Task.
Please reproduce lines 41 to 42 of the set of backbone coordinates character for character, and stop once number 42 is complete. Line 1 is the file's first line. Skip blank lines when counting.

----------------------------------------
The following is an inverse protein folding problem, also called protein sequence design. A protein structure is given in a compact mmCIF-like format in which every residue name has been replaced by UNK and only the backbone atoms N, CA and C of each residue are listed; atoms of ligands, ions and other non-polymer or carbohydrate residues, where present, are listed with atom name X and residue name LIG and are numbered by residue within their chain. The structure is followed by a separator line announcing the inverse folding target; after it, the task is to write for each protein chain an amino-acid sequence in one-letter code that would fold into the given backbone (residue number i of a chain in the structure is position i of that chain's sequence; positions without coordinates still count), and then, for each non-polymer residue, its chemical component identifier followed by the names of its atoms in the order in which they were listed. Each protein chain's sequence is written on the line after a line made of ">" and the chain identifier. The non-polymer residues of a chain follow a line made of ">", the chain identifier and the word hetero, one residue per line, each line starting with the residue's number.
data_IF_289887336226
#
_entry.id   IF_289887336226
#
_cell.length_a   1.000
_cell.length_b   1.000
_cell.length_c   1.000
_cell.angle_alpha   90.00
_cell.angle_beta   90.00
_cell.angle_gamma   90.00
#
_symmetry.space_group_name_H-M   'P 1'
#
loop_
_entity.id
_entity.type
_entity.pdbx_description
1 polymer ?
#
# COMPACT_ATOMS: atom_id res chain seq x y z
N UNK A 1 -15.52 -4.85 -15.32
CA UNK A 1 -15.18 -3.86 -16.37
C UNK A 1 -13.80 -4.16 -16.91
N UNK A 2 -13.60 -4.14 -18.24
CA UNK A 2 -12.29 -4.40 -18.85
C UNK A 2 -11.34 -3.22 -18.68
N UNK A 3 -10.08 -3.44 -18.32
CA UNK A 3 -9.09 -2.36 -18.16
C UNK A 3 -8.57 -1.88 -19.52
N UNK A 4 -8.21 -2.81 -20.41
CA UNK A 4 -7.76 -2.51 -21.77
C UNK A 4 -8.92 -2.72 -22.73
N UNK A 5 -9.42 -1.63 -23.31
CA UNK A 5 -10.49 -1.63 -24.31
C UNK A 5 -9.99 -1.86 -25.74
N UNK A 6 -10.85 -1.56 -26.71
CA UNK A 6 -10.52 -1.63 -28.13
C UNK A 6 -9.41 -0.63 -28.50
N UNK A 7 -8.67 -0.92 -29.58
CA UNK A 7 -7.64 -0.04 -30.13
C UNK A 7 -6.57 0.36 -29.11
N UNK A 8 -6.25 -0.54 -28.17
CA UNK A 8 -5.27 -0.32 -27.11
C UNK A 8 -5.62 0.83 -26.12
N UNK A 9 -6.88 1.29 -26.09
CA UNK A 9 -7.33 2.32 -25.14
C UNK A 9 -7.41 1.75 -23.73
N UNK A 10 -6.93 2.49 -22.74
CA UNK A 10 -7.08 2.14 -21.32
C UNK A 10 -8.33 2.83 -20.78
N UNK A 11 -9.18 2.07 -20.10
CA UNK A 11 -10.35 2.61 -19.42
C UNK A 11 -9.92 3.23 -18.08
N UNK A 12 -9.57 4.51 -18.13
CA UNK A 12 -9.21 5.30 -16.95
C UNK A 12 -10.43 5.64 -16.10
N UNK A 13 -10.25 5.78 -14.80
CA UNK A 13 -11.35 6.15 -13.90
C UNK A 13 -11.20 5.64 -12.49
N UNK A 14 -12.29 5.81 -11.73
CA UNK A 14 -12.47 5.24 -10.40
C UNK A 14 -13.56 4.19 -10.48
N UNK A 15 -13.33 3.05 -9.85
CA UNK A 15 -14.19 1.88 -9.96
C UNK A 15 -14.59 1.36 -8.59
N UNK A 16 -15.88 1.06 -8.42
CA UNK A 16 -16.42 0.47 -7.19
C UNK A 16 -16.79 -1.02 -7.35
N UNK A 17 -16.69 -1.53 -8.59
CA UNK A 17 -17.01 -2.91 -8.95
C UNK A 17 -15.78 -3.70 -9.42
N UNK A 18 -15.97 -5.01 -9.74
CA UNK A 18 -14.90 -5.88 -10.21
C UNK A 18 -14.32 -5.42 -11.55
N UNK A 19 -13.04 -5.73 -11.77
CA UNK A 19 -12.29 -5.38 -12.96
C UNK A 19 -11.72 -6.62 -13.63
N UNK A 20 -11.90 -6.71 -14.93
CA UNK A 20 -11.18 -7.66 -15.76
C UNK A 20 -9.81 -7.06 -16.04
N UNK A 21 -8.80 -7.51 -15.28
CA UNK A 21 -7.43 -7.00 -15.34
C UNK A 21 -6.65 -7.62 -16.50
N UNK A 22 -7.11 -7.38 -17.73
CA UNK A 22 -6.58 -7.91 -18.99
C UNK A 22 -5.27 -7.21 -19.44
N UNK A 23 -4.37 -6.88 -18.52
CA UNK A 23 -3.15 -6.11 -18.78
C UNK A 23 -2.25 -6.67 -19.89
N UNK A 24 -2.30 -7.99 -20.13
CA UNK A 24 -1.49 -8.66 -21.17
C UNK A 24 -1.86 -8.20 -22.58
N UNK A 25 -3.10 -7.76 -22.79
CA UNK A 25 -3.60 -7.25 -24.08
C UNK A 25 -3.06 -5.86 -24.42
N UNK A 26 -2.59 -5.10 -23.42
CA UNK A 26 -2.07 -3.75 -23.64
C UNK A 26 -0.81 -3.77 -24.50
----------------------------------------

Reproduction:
CA UNK A 7 -7.64 -0.04 -30.13
C UNK A 7 -6.57 0.36 -29.11